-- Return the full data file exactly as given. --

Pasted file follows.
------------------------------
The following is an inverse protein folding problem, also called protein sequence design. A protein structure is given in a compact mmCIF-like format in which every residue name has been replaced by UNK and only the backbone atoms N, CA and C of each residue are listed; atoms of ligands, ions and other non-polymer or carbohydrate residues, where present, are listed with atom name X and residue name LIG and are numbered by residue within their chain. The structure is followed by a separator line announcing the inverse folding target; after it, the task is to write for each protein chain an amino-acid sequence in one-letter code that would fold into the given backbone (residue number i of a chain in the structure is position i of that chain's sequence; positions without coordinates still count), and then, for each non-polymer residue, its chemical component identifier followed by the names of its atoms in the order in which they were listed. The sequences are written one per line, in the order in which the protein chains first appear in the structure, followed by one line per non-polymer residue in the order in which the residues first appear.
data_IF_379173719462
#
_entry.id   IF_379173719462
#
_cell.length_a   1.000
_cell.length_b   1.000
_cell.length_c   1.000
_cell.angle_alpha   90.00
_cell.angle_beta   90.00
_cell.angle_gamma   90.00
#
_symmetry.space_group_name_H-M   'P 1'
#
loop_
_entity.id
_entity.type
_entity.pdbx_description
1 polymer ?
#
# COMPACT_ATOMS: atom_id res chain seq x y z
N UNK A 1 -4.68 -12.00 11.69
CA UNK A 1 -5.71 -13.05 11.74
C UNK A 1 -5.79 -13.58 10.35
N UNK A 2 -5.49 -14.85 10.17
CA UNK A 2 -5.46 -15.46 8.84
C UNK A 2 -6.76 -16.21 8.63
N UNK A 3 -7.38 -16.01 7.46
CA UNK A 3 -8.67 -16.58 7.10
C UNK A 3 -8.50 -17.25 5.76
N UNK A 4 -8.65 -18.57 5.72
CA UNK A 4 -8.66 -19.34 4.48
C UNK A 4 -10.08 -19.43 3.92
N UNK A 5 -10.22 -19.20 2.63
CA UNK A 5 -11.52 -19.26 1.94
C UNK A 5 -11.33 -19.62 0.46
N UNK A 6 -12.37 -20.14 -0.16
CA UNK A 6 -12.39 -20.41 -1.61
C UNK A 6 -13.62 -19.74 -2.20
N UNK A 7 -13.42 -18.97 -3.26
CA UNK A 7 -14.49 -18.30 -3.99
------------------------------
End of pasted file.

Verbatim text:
The following is an inverse protein folding problem, also called protein sequence design. A protein structure is given in a compact mmCIF-like format in which every residue name has been replaced by UNK and only the backbone atoms N, CA and C of each residue are listed; atoms of ligands, ions and other non-polymer or carbohydrate residues, where present, are listed with atom name X and residue name LIG and are numbered by residue within their chain. The structure is followed by a separator line announcing the inverse folding target; after it, the task is to write for each protein chain an amino-acid sequence in one-letter code that would fold into the given backbone (residue number i of a chain in the structure is position i of that chain's sequence; positions without coordinates still count), and then, for each non-polymer residue, its chemical component identifier followed by the names of its atoms in the order in which they were listed. The sequences are written one per line, in the order in which the protein chains first appear in the structure, followed by one line per non-polymer residue in the order in which the residues first appear.
data_IF_379173719462
#
_entry.id   IF_379173719462
#
_cell.length_a   1.000
_cell.length_b   1.000
_cell.length_c   1.000
_cell.angle_alpha   90.00
_cell.angle_beta   90.00
_cell.angle_gamma   90.00
#
_symmetry.space_group_name_H-M   'P 1'
#
loop_
_entity.id
_entity.type
_entity.pdbx_description
1 polymer ?
#
# COMPACT_ATOMS: atom_id res chain seq x y z
N UNK A 1 -4.68 -12.00 11.69
CA UNK A 1 -5.71 -13.05 11.74
C UNK A 1 -5.79 -13.58 10.35
N UNK A 2 -5.49 -14.85 10.17
CA UNK A 2 -5.46 -15.46 8.84
C UNK A 2 -6.76 -16.21 8.63
N UNK A 3 -7.38 -16.01 7.46
CA UNK A 3 -8.67 -16.58 7.10
C UNK A 3 -8.50 -17.25 5.76
N UNK A 4 -8.65 -18.57 5.72
CA UNK A 4 -8.66 -19.34 4.48
C UNK A 4 -10.08 -19.43 3.92
N UNK A 5 -10.22 -19.20 2.63
CA UNK A 5 -11.52 -19.26 1.94
C UNK A 5 -11.33 -19.62 0.46
N UNK A 6 -12.37 -20.14 -0.16
CA UNK A 6 -12.39 -20.41 -1.61
C UNK A 6 -13.62 -19.74 -2.20
N UNK A 7 -13.42 -18.97 -3.26
CA UNK A 7 -14.49 -18.30 -3.99